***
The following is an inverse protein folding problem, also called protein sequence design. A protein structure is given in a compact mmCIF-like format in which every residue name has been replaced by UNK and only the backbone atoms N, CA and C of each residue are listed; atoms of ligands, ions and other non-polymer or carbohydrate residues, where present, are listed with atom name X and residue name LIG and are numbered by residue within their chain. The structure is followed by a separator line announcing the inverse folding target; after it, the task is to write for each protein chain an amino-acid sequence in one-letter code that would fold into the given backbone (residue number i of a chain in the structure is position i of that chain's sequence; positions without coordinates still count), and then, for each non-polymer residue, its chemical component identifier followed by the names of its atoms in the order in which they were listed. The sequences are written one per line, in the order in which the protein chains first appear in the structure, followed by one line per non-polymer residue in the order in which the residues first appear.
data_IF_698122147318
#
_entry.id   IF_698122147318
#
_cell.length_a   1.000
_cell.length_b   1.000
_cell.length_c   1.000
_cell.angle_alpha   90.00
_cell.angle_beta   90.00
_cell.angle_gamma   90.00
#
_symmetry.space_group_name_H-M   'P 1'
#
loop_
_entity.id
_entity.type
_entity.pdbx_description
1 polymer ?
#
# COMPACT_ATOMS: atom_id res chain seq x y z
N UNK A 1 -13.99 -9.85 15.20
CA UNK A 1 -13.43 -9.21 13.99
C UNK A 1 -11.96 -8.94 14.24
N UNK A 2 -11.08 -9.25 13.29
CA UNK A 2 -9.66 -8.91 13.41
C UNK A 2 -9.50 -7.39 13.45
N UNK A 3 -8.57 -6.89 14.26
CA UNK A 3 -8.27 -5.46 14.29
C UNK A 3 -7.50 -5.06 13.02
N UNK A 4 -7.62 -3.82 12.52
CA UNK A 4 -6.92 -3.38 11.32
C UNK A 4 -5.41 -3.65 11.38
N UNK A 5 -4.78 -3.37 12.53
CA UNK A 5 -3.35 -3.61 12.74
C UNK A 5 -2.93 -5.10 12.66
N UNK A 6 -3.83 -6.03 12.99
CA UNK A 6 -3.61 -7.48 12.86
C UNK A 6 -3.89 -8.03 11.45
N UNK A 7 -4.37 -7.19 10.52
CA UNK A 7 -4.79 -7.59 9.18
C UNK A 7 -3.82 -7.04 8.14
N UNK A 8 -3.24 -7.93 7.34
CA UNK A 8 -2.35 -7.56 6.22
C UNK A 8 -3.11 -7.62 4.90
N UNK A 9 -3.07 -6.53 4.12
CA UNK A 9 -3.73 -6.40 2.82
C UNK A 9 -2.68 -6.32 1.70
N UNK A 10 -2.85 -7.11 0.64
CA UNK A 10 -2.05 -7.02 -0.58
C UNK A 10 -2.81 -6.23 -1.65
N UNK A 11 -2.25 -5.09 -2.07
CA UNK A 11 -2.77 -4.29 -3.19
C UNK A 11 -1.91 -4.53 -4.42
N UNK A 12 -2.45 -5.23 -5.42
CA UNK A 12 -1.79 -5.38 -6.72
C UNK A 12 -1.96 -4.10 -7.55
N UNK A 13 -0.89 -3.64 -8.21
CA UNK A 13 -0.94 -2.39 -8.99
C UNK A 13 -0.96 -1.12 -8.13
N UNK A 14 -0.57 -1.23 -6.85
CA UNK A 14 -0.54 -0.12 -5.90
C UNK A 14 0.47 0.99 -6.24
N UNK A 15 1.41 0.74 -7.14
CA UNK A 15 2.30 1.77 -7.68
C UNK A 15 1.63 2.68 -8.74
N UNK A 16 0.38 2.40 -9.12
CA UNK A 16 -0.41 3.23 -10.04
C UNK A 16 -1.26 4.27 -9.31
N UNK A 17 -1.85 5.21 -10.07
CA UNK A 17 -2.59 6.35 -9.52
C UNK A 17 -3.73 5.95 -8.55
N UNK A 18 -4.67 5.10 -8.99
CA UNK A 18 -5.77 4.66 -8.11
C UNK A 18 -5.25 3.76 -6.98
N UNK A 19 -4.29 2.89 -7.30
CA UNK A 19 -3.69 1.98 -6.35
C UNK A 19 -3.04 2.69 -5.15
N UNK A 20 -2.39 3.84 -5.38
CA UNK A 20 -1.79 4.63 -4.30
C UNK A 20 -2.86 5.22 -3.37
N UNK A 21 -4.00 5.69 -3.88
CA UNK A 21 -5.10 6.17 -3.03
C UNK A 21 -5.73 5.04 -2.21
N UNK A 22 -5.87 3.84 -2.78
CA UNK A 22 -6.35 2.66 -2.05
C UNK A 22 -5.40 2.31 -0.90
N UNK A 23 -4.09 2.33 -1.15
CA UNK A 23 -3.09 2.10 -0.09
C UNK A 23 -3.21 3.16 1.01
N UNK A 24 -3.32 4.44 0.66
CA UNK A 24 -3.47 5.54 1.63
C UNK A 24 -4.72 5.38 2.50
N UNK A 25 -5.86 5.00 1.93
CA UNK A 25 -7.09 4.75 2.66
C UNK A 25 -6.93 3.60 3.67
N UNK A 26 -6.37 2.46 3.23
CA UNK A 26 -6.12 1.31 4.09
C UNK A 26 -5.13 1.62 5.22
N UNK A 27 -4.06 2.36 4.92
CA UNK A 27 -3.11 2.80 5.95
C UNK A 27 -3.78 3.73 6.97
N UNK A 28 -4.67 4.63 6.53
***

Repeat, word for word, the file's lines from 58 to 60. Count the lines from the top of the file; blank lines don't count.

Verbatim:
N UNK A 13 -0.89 -3.64 -8.21
CA UNK A 13 -0.94 -2.39 -8.99
C UNK A 13 -0.96 -1.12 -8.13